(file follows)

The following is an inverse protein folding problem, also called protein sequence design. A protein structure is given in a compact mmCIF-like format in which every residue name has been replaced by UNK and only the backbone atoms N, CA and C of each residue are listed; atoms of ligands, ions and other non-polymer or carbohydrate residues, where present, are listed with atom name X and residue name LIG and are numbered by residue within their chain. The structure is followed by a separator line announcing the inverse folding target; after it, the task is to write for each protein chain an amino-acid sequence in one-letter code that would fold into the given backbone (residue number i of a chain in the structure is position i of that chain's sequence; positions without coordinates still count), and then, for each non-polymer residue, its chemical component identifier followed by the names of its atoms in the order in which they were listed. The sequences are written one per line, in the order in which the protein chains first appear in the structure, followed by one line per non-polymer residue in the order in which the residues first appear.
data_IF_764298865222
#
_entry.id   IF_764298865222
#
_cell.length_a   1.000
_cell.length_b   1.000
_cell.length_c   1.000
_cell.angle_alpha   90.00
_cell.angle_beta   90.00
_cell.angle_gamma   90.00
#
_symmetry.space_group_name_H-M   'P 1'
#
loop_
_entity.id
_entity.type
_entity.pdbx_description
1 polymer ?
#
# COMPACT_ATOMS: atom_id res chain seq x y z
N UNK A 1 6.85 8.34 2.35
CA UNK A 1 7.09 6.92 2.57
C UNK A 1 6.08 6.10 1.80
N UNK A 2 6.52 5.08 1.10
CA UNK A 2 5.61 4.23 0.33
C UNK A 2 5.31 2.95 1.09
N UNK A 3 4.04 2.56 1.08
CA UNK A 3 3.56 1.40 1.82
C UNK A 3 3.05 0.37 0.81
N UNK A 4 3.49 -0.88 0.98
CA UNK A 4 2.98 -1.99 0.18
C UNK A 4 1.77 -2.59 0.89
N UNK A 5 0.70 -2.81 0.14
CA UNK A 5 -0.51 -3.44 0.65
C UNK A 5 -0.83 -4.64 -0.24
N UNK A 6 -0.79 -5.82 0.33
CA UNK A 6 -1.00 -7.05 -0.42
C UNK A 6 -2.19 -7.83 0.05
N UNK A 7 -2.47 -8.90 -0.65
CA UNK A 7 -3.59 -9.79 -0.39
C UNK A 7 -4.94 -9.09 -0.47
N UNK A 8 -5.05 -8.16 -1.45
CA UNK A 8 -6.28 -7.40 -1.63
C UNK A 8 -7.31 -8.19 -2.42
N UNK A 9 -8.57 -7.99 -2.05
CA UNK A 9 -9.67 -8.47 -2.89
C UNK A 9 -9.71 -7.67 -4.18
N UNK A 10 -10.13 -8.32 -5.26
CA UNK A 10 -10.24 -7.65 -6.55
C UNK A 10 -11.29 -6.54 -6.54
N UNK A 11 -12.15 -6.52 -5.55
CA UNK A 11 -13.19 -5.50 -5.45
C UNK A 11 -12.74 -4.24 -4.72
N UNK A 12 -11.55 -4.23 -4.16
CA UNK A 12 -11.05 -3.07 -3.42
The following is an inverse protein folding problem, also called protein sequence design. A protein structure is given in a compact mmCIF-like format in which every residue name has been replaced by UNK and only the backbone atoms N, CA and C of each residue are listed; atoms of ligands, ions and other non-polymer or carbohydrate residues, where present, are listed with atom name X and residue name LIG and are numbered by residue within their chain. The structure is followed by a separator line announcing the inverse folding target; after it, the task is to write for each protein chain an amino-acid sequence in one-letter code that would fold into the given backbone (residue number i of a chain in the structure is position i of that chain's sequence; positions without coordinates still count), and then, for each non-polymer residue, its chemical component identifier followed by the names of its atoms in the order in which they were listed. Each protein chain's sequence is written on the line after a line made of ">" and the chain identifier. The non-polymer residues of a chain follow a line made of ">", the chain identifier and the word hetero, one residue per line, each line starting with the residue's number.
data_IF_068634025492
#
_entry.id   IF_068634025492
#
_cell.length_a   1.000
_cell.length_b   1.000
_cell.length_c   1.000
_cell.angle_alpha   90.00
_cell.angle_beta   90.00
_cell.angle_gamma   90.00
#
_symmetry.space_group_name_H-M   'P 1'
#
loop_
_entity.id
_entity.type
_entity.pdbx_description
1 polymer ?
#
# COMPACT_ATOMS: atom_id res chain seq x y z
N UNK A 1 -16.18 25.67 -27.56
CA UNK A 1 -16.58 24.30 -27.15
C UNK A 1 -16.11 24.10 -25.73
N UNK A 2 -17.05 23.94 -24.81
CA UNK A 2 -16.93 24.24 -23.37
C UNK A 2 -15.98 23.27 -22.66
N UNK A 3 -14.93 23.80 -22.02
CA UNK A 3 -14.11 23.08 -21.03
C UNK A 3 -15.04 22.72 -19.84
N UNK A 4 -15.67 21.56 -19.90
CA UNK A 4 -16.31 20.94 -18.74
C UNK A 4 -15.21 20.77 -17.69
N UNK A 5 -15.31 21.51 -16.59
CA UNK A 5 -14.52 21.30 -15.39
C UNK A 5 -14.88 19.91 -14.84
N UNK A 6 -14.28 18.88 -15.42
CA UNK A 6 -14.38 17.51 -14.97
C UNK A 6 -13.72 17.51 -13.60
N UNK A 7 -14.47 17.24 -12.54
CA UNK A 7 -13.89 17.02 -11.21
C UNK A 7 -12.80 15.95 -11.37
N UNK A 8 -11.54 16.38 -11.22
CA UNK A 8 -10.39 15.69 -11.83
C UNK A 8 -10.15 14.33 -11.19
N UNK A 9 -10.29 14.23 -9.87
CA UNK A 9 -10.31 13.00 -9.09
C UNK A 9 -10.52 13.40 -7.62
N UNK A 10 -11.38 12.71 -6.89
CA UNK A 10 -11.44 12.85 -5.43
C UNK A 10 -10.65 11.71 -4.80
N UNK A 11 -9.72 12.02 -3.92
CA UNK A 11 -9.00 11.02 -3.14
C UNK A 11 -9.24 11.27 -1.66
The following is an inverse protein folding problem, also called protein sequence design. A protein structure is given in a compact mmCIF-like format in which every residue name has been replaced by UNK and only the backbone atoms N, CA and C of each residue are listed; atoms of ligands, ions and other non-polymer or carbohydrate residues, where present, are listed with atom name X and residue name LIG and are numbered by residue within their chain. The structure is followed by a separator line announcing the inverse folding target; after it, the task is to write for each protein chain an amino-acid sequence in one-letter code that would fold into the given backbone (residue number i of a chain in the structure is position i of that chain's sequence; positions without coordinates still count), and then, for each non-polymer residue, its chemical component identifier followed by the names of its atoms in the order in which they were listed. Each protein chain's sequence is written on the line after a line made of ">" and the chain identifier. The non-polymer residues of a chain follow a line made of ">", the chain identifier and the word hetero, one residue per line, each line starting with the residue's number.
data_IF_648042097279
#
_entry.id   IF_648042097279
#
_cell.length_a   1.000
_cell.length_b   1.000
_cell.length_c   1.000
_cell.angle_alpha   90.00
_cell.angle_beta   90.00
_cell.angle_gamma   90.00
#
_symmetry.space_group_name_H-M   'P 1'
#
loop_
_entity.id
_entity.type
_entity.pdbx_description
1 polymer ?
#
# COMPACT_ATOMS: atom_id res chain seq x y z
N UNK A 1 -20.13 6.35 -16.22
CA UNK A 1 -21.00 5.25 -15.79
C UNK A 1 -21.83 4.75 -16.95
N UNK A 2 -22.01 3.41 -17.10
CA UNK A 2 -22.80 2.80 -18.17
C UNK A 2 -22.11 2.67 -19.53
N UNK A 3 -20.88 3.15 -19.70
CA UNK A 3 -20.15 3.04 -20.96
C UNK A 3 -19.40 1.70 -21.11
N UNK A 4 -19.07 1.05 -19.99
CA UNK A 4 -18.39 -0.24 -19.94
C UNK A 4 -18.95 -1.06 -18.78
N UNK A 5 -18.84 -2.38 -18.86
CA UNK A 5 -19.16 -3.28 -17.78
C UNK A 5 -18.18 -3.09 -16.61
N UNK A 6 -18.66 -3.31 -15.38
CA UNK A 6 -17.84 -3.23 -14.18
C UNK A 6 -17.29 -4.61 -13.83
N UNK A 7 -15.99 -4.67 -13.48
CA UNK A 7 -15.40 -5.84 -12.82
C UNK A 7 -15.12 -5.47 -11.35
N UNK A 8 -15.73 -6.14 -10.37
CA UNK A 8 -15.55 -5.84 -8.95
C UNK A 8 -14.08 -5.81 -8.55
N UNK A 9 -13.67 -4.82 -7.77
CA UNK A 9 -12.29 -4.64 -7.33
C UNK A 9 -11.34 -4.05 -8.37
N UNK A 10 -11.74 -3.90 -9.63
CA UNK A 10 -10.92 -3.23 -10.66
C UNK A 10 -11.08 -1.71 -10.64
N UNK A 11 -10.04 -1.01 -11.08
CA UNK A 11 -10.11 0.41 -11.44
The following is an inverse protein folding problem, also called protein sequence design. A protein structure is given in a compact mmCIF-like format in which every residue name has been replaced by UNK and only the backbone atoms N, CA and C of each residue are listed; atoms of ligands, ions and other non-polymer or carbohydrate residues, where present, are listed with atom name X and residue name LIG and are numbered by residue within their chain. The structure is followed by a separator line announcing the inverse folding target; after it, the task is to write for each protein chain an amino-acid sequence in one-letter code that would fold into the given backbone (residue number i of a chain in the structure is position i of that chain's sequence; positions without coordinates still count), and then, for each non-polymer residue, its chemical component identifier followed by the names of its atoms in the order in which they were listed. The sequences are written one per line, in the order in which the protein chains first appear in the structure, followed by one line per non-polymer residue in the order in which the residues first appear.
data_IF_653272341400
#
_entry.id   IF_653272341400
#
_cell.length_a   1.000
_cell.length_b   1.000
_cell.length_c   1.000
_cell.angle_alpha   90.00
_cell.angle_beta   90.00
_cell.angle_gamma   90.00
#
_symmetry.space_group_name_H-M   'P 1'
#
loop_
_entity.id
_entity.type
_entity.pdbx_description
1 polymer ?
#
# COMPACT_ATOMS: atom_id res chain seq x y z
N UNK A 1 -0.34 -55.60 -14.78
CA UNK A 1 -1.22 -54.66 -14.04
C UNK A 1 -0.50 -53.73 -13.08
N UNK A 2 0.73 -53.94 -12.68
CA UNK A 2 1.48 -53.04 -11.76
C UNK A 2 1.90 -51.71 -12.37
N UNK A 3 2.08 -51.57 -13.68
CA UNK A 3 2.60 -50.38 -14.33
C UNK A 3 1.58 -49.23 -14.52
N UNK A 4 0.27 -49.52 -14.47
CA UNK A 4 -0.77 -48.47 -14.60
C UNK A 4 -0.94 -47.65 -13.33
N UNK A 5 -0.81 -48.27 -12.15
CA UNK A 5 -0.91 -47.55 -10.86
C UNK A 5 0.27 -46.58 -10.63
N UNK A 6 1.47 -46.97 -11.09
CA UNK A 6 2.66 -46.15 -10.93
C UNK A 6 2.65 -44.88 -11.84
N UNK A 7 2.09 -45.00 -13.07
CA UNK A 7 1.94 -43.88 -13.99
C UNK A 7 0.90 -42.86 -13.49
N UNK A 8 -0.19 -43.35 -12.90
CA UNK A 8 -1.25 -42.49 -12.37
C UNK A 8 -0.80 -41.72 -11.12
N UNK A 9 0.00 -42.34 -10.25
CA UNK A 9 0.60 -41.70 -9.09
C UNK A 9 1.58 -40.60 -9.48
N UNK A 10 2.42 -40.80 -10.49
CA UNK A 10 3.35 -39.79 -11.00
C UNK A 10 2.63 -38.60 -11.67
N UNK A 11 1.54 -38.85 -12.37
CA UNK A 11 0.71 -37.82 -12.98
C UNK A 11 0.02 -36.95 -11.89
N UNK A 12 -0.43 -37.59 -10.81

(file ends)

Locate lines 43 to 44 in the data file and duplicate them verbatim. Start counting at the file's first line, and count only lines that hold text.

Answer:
N UNK A 8 -5.05 -8.16 -1.45
CA UNK A 8 -6.28 -7.40 -1.63